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Simple Jury Persuasion: “It Makes No Difference To Me But I’m Sure It Would To A Lot Of Other People,” posted by


The study of bias fascinates us. We can easily spot prejudice in others but are oblivious to our own biases. We often ask a question at the end of a research project about community values and whether our (uniformly unbiased and considerate) mock jurors think others in the area would be biased against a party involved in the lawsuit about which they have just heard. Maybe the off-topic and irrelevant bias (perhaps religion, country of origin, ability to speak English, thick accent, appearing to be a gang member, sexual orientation, marital fidelity, obesity, etc.). Typically, the answer is, “Well, it doesn’t make a difference to me but it sure would to a lot of other people who live around here!” This response is shared in all sincerity and good faith by individuals who truly do not see themselves as biased.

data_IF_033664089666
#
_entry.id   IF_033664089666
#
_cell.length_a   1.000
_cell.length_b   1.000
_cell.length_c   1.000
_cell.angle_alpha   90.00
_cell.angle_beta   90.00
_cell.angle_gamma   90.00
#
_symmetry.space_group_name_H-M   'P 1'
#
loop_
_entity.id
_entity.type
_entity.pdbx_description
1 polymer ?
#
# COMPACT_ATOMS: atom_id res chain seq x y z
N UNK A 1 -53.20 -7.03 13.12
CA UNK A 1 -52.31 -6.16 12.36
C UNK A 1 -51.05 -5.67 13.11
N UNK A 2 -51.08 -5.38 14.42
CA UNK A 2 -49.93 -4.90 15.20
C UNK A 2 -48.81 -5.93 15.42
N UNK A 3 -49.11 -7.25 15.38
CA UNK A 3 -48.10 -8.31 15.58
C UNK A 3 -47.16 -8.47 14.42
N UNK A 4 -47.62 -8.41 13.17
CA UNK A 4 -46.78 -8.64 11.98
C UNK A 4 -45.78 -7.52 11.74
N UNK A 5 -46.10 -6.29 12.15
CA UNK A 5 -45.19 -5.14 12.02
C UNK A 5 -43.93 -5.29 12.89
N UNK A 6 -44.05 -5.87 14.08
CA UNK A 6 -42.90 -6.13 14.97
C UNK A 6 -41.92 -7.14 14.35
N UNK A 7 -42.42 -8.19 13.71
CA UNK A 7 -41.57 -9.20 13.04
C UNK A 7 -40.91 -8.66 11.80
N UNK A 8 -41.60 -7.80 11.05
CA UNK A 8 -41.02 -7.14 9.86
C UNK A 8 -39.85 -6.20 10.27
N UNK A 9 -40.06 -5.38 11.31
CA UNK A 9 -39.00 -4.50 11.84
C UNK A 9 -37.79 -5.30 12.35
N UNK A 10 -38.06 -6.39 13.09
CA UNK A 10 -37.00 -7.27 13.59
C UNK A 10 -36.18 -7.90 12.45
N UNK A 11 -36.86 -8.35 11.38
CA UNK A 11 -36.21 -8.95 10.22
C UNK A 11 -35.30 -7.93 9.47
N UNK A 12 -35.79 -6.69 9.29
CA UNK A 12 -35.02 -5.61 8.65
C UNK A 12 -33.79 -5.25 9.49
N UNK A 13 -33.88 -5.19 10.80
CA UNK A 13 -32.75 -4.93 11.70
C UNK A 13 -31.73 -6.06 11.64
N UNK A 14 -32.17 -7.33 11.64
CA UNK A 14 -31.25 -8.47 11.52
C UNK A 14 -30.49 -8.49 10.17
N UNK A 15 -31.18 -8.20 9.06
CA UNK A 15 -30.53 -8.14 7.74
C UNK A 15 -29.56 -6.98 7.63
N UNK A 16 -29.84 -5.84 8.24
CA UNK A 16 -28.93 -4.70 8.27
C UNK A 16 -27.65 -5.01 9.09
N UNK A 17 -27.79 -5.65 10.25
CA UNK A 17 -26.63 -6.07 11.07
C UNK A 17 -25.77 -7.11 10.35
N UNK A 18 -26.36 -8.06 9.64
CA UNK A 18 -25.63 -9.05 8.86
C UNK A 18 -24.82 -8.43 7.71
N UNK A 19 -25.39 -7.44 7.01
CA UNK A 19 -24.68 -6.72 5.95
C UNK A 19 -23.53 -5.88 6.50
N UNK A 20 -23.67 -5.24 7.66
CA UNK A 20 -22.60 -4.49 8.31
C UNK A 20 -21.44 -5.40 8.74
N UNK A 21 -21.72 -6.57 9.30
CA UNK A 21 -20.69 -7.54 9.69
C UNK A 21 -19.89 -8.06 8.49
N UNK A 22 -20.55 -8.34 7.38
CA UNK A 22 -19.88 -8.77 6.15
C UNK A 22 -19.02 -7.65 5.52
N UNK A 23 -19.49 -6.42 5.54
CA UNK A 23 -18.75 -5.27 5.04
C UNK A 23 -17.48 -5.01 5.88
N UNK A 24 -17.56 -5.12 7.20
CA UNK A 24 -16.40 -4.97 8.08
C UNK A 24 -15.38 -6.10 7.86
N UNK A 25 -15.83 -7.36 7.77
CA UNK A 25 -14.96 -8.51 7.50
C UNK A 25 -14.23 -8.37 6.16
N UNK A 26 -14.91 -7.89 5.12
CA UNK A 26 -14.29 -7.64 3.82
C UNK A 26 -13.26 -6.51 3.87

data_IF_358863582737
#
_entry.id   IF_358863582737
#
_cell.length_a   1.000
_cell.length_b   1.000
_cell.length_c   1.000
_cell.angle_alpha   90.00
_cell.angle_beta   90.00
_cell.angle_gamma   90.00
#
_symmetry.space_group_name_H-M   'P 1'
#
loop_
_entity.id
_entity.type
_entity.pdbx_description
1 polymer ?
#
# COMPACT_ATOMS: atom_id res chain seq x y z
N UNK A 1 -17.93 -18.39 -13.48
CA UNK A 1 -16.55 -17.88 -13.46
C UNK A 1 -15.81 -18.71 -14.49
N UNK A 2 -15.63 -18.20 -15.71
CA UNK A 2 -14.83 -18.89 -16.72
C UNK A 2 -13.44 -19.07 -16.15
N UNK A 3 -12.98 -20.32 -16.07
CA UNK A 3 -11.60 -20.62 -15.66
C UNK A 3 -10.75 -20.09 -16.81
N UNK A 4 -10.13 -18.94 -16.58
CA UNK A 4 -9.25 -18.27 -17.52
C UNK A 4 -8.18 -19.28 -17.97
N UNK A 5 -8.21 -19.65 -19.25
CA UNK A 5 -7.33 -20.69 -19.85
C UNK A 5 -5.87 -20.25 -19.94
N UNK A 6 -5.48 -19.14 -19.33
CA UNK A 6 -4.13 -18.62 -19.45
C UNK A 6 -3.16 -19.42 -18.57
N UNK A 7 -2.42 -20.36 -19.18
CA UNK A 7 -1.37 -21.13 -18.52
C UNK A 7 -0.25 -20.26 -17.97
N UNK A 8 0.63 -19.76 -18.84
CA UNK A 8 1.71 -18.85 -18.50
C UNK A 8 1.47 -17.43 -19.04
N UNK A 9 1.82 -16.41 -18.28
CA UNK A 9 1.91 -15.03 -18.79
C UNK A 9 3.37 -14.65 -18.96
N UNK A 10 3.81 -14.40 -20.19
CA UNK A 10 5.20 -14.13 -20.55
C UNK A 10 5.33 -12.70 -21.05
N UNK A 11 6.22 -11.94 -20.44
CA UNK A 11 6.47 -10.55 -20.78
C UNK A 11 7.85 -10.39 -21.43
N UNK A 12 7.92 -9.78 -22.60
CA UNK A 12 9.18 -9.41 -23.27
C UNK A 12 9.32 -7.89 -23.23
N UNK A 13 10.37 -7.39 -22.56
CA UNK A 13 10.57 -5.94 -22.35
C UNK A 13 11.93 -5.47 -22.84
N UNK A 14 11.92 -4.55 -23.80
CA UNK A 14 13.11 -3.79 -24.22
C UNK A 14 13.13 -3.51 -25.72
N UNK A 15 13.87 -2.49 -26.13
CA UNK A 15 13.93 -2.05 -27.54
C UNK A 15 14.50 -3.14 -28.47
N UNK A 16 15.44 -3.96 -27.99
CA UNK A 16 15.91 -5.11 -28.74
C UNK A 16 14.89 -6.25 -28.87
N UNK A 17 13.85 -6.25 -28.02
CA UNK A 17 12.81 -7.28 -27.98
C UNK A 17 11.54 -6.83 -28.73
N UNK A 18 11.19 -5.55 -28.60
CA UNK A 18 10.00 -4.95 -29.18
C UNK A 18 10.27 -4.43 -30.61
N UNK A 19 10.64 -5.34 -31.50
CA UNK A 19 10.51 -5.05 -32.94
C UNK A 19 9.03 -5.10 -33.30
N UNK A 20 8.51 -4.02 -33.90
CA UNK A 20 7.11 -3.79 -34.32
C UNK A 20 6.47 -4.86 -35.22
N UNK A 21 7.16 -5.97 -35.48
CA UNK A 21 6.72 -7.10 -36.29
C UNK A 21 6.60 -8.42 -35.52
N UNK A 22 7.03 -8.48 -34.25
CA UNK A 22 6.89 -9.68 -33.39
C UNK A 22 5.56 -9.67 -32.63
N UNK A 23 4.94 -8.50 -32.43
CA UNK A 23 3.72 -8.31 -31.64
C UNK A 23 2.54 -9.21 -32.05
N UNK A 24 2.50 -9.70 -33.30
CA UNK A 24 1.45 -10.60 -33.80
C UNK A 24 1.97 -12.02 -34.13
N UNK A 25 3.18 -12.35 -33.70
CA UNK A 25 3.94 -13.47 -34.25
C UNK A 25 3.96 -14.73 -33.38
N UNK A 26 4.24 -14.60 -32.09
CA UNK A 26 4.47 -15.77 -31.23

The problem, as pointed out by today’s researchers, is that none of us see ourselves as having blind spots. We’re better than that–especially when forewarned that biased decision-making could lie ahead. As sensible and logical and rational as that perspective may seem, it simply doesn’t appear to be true. . . .